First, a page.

22 July 2003 Flexibility approach for damage localization suitable for multiscale sensor fusion
Author Affiliations +
Fiber optic sensors have the capability to simultaneously measure multi-scale data (e.g. strain, strain gradients, and integrated strains) for the purpose of structural health monitoring of structures. Presented here is a technique that can detect and localize damage in a structure suitable for the fusion of such multi-scale data. The flexibility method has been previously proposed for damage localization using changes in natural frequencies and mode shapes. However, such changes are difficult to apply in a real world application due to the extreme accuracy required for the input excitation frequencies. In addition, computer modeling of the undamaged structure to compare with the damaged structure can lead to significant errors due to imperfections. The flexibility method for solving indeterminate structures using static conditions presented here avoids these difficulties. The method follows a procedure of applying a known load to determine the flexibility matrices of the structure in pre- and post- damaged states. The introduction of fiber optic strain and displacement measurements permits the calculation of these matrices from the static loading conditions. These matrices are subtracted and the resulting null space calculated. When reapplied to the original system this null space locates the damage. To demonstrate the validity of this process numerical models are created for a simple truss structure and a plate instrumented with several fiber optic sensors. The examples show that damage can be located in both cases.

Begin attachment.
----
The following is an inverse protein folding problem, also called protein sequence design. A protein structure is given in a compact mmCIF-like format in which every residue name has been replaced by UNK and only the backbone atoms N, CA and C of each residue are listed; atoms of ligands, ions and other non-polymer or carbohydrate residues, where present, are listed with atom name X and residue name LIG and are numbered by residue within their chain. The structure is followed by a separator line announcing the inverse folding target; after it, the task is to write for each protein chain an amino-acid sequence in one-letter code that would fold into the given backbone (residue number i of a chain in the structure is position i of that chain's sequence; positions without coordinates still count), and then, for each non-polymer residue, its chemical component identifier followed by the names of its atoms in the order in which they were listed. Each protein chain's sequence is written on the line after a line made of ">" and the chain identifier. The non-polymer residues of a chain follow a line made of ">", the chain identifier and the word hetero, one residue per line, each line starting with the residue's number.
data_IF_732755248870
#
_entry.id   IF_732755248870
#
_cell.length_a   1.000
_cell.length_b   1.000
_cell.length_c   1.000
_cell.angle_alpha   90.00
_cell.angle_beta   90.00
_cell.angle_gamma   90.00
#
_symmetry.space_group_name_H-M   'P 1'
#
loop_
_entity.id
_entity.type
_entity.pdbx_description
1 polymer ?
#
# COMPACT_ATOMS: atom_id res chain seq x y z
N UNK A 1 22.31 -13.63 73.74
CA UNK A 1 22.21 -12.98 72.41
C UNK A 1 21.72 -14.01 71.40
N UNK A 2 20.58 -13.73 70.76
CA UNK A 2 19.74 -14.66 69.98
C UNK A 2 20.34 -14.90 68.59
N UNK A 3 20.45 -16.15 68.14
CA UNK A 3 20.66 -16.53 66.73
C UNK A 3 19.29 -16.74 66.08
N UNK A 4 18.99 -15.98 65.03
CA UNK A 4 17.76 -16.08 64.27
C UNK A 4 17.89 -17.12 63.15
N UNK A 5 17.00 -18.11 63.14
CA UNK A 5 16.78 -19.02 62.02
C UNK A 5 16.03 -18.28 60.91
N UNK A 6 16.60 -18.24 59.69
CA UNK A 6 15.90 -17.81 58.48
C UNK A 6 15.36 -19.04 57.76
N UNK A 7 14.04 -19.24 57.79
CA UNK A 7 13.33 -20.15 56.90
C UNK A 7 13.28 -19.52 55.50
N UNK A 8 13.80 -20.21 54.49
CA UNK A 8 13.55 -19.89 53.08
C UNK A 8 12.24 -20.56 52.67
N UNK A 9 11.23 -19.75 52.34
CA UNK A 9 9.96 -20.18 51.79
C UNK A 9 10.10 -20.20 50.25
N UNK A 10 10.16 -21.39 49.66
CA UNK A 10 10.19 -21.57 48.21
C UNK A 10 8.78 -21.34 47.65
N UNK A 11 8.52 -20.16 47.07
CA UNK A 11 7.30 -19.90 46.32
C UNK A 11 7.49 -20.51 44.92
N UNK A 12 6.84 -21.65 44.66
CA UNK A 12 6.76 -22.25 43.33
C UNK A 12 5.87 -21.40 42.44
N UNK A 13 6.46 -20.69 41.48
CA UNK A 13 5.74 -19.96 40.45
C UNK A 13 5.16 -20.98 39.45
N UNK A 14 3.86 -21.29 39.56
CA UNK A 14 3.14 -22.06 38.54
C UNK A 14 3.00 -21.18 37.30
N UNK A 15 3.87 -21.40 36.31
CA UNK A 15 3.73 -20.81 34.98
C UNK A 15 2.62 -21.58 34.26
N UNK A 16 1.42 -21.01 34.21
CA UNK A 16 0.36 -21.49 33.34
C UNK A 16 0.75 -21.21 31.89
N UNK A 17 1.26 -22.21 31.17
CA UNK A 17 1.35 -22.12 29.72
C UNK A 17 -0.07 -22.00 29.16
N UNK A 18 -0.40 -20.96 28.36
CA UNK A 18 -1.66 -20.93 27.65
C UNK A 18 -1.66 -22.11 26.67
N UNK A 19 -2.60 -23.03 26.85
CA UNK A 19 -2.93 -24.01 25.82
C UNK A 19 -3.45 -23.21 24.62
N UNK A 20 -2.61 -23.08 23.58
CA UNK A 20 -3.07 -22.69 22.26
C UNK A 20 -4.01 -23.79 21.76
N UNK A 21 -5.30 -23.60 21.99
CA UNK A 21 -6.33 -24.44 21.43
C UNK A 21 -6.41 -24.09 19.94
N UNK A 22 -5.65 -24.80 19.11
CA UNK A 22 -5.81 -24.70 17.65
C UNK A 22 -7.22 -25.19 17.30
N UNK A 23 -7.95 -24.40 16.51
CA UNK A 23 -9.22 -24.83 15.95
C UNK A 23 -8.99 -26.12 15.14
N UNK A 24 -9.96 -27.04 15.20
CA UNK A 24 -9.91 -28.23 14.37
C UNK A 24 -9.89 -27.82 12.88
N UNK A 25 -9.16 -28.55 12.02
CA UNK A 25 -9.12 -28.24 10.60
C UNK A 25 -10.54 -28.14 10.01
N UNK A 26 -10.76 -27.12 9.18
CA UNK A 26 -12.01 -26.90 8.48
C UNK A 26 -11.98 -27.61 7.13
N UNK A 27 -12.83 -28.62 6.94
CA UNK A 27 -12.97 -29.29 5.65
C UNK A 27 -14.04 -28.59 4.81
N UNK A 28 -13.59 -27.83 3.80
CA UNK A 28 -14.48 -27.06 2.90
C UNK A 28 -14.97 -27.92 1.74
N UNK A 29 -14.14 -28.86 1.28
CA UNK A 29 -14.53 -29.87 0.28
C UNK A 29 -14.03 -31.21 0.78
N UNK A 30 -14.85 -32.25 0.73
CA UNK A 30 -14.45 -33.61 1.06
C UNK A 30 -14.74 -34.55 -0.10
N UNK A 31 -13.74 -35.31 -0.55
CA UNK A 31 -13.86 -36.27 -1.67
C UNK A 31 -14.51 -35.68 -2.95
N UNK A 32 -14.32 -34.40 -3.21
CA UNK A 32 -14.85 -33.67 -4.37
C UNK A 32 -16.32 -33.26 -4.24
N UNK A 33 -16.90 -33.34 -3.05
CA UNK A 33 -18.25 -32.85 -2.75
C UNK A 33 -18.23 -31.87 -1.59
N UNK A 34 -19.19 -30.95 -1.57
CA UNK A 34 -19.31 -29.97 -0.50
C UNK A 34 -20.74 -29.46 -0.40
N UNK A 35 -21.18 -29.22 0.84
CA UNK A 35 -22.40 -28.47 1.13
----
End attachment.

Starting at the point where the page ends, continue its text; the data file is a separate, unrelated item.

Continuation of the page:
© (2003) COPYRIGHT Society of Photo-Optical Instrumentation Engineers (SPIE). Downloading of the abstract is permitted for personal use only.
Michael Camerino, Michael Camerino, Kara J. Peters, Kara J. Peters, "Flexibility approach for damage localization suitable for multiscale sensor fusion", Proc. SPIE 5050, Smart Structures and Materials 2003: Smart Sensor Technology and Measurement Systems, (22 July 2003); doi: 10.1117/12.484235; https://doi.org/10.1117/12.484235

Back to Top